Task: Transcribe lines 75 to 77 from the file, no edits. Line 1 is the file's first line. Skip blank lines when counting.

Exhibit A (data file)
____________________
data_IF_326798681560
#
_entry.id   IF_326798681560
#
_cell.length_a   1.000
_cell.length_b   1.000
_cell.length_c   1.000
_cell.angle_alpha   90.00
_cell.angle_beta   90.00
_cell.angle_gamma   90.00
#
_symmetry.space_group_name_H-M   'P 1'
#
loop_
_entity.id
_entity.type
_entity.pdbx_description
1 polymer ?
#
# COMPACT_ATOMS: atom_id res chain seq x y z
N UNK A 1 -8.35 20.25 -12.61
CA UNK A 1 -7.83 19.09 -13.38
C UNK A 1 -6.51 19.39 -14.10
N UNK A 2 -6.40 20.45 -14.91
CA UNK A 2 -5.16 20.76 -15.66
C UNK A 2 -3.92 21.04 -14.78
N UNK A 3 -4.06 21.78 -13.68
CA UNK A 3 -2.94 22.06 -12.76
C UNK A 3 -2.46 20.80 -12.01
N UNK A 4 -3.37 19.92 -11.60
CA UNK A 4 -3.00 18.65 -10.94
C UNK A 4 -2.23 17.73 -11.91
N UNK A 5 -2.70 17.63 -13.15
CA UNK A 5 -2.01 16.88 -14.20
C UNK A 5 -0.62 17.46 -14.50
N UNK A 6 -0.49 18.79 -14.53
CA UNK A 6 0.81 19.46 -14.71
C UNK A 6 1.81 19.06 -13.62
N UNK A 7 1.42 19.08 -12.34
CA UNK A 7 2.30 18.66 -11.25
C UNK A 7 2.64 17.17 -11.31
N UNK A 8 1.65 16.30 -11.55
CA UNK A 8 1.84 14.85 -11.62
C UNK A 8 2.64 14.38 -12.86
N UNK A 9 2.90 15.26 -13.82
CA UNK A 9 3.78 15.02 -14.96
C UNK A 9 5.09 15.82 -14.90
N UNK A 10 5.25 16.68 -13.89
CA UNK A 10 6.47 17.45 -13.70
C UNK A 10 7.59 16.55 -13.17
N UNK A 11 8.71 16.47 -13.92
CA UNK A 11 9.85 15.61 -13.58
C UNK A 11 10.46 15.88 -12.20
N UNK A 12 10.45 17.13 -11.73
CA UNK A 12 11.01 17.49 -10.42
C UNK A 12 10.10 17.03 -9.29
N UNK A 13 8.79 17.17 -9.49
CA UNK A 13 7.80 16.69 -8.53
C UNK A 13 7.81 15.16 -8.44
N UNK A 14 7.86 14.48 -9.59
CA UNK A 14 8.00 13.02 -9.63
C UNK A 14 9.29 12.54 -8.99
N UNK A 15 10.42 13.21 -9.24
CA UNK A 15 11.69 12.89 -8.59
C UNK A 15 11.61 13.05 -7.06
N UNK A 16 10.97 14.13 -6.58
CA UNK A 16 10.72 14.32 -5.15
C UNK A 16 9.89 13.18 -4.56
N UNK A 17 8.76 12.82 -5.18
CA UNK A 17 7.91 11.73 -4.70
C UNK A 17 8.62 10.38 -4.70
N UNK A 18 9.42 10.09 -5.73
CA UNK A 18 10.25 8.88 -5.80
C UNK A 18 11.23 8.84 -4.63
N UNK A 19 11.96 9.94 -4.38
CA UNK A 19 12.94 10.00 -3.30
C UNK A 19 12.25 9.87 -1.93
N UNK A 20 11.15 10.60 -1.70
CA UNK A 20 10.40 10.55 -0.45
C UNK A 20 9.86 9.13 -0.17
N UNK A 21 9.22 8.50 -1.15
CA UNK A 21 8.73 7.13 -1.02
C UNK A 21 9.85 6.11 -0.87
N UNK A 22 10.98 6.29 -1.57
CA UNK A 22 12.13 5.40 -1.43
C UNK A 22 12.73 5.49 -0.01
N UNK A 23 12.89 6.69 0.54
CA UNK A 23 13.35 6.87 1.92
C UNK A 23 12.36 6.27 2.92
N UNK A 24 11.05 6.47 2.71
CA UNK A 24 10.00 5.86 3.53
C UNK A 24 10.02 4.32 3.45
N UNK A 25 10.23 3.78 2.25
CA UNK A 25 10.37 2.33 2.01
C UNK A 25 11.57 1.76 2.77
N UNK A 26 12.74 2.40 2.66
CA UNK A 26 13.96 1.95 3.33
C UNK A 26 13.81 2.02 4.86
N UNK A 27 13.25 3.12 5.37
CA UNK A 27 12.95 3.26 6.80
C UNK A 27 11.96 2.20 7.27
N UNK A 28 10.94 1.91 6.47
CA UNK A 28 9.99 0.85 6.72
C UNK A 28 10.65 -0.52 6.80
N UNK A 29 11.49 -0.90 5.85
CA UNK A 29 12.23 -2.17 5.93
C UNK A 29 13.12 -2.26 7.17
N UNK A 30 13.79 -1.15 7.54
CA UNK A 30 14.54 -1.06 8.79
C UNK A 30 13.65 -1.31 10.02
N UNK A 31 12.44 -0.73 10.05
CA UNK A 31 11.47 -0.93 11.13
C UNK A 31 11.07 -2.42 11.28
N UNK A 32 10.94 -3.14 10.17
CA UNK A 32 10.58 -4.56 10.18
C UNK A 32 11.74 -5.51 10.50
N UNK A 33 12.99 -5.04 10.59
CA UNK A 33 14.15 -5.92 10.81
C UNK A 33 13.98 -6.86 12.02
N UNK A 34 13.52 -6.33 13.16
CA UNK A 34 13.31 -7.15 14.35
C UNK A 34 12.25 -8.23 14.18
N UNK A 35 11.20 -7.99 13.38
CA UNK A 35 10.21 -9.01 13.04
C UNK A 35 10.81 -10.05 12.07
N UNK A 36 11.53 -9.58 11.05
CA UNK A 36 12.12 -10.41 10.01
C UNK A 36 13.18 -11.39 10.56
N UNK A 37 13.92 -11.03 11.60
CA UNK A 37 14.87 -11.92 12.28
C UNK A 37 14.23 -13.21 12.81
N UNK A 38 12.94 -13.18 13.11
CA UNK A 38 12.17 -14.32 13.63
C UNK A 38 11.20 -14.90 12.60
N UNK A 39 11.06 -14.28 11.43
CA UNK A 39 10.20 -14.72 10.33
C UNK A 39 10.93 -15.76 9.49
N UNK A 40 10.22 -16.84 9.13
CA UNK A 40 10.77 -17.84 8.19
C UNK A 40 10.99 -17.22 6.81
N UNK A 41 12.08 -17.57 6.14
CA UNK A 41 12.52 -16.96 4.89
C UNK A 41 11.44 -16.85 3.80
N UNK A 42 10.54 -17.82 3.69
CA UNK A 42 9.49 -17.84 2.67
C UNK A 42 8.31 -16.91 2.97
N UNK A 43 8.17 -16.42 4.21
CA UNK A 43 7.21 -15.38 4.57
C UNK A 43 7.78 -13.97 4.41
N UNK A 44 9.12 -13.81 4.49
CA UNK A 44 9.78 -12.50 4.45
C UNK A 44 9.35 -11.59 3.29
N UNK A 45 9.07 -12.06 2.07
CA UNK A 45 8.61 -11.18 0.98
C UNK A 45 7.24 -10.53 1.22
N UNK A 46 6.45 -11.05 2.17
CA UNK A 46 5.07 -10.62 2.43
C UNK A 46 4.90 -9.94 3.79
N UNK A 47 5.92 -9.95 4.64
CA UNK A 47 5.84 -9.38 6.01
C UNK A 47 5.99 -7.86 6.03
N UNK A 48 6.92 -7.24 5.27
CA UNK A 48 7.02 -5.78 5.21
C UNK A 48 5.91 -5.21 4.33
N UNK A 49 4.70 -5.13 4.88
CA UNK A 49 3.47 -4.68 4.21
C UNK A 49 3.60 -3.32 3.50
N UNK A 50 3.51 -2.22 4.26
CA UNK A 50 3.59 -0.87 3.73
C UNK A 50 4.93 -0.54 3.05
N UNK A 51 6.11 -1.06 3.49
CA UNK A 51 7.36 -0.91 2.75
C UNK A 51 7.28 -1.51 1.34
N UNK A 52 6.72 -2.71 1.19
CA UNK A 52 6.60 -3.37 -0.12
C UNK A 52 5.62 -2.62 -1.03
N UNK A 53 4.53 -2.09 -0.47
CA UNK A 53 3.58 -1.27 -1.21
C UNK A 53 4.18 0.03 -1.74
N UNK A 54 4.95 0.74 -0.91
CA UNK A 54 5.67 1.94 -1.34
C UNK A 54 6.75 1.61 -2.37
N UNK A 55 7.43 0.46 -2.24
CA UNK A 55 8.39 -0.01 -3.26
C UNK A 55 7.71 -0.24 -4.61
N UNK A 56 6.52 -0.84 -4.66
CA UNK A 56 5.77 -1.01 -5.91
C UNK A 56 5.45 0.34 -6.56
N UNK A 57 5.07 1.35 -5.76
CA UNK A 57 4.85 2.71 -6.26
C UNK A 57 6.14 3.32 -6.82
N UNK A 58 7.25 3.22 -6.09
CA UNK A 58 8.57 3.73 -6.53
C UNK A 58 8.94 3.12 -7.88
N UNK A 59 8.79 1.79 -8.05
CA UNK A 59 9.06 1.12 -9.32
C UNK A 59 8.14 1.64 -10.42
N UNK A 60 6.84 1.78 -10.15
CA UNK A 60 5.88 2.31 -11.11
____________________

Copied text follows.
N UNK A 19 11.96 9.94 -4.38
CA UNK A 19 12.94 10.00 -3.30
C UNK A 19 12.25 9.87 -1.93